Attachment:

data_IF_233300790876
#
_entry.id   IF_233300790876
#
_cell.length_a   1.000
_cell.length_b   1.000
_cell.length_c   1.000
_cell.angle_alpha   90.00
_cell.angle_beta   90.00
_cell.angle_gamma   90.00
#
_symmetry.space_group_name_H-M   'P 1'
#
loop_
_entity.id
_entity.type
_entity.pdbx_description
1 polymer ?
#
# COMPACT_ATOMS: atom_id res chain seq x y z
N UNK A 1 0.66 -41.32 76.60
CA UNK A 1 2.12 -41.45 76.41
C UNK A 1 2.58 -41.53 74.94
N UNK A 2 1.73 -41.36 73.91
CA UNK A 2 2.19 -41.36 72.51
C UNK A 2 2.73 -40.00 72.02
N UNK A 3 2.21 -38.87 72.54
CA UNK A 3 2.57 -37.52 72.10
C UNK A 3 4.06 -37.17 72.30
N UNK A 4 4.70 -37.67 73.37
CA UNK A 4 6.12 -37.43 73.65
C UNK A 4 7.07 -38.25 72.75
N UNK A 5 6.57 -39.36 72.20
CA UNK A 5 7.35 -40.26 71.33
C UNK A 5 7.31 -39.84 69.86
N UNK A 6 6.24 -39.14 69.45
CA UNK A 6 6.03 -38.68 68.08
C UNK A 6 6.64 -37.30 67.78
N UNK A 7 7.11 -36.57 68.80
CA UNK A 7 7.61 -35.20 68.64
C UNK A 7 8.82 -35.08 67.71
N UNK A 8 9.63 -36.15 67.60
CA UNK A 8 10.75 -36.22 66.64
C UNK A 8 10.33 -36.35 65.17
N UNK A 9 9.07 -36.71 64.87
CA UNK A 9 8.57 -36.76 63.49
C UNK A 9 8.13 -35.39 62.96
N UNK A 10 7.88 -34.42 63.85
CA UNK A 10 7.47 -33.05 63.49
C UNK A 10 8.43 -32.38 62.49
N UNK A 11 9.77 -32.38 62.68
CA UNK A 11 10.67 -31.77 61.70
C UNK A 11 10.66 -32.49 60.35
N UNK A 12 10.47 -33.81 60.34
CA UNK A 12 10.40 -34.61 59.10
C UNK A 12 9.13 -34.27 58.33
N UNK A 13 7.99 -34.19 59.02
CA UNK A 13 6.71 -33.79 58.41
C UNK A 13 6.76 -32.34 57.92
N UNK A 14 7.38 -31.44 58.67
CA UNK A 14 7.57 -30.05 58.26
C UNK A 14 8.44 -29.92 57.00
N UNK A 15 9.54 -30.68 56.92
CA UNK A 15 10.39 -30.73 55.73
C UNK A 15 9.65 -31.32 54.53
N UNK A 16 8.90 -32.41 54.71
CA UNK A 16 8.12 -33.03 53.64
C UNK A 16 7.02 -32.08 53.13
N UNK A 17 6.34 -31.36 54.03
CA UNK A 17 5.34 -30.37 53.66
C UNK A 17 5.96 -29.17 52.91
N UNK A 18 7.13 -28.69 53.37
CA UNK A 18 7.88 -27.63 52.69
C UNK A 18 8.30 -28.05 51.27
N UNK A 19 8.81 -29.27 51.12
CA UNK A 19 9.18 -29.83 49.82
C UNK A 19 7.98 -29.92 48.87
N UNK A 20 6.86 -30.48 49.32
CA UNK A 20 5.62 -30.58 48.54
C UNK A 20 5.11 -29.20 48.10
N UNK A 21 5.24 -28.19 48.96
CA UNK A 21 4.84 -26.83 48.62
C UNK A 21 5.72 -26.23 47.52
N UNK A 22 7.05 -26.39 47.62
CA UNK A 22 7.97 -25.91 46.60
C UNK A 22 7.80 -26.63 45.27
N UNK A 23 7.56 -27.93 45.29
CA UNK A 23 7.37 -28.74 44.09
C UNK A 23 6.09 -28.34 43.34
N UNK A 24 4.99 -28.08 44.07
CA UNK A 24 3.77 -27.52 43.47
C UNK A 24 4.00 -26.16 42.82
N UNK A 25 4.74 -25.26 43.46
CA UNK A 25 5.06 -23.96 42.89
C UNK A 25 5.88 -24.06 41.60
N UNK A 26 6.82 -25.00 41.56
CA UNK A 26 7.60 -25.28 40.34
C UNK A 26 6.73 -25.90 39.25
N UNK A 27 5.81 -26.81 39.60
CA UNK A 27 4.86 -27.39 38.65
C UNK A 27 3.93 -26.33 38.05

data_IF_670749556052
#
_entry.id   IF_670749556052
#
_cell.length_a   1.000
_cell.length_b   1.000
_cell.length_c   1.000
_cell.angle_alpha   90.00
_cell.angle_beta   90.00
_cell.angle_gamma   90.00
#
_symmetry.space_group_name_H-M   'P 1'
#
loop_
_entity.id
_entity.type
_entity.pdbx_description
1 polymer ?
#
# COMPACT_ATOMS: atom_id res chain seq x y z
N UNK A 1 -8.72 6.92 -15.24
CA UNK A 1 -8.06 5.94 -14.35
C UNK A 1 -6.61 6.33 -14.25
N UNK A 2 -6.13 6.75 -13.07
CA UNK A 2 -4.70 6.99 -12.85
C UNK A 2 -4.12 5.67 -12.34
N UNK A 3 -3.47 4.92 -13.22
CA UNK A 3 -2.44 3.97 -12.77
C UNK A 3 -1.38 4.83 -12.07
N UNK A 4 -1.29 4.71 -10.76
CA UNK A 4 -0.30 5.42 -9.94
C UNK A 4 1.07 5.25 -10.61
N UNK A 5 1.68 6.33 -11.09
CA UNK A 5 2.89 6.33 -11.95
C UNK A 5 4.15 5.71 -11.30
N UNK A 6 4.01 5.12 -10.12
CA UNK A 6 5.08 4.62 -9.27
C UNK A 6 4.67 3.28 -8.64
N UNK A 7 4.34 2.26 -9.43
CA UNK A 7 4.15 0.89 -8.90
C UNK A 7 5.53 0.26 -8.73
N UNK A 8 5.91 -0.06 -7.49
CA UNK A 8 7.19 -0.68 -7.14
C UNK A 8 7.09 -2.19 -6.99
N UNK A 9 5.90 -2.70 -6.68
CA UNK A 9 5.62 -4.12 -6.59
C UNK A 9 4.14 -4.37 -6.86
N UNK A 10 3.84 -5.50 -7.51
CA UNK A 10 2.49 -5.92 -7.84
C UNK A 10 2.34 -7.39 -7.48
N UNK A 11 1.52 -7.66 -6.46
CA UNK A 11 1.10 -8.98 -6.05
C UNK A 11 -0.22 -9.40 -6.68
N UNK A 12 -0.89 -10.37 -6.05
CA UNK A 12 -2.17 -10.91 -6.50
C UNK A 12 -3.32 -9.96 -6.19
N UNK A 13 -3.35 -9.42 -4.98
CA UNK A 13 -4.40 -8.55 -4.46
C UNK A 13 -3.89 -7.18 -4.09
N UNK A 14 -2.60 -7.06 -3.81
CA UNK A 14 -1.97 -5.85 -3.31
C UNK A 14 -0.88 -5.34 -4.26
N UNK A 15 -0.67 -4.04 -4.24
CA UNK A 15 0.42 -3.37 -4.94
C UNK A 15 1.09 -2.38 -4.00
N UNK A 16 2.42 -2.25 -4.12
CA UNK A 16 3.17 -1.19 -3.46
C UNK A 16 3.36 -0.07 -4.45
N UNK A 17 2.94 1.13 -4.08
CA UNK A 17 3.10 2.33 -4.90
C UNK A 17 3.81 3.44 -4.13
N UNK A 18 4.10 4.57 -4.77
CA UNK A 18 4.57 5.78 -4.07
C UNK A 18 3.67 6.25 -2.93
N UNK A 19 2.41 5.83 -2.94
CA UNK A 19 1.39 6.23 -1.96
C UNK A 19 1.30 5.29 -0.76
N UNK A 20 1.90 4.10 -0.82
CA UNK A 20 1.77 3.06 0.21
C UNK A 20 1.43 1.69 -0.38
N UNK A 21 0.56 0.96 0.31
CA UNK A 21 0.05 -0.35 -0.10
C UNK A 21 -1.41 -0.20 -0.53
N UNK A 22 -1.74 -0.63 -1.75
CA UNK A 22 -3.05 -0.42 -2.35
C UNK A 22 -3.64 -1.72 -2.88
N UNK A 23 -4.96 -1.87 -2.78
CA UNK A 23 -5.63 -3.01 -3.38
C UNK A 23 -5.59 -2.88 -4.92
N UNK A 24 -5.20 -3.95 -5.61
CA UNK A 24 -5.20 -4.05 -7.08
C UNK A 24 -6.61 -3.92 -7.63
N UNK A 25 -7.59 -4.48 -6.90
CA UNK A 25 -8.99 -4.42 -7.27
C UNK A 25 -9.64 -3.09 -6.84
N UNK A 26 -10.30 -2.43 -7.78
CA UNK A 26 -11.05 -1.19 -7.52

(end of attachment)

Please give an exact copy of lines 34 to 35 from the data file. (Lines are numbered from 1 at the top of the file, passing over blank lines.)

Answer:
CA UNK A 5 7.35 -40.26 71.33
C UNK A 5 7.31 -39.84 69.86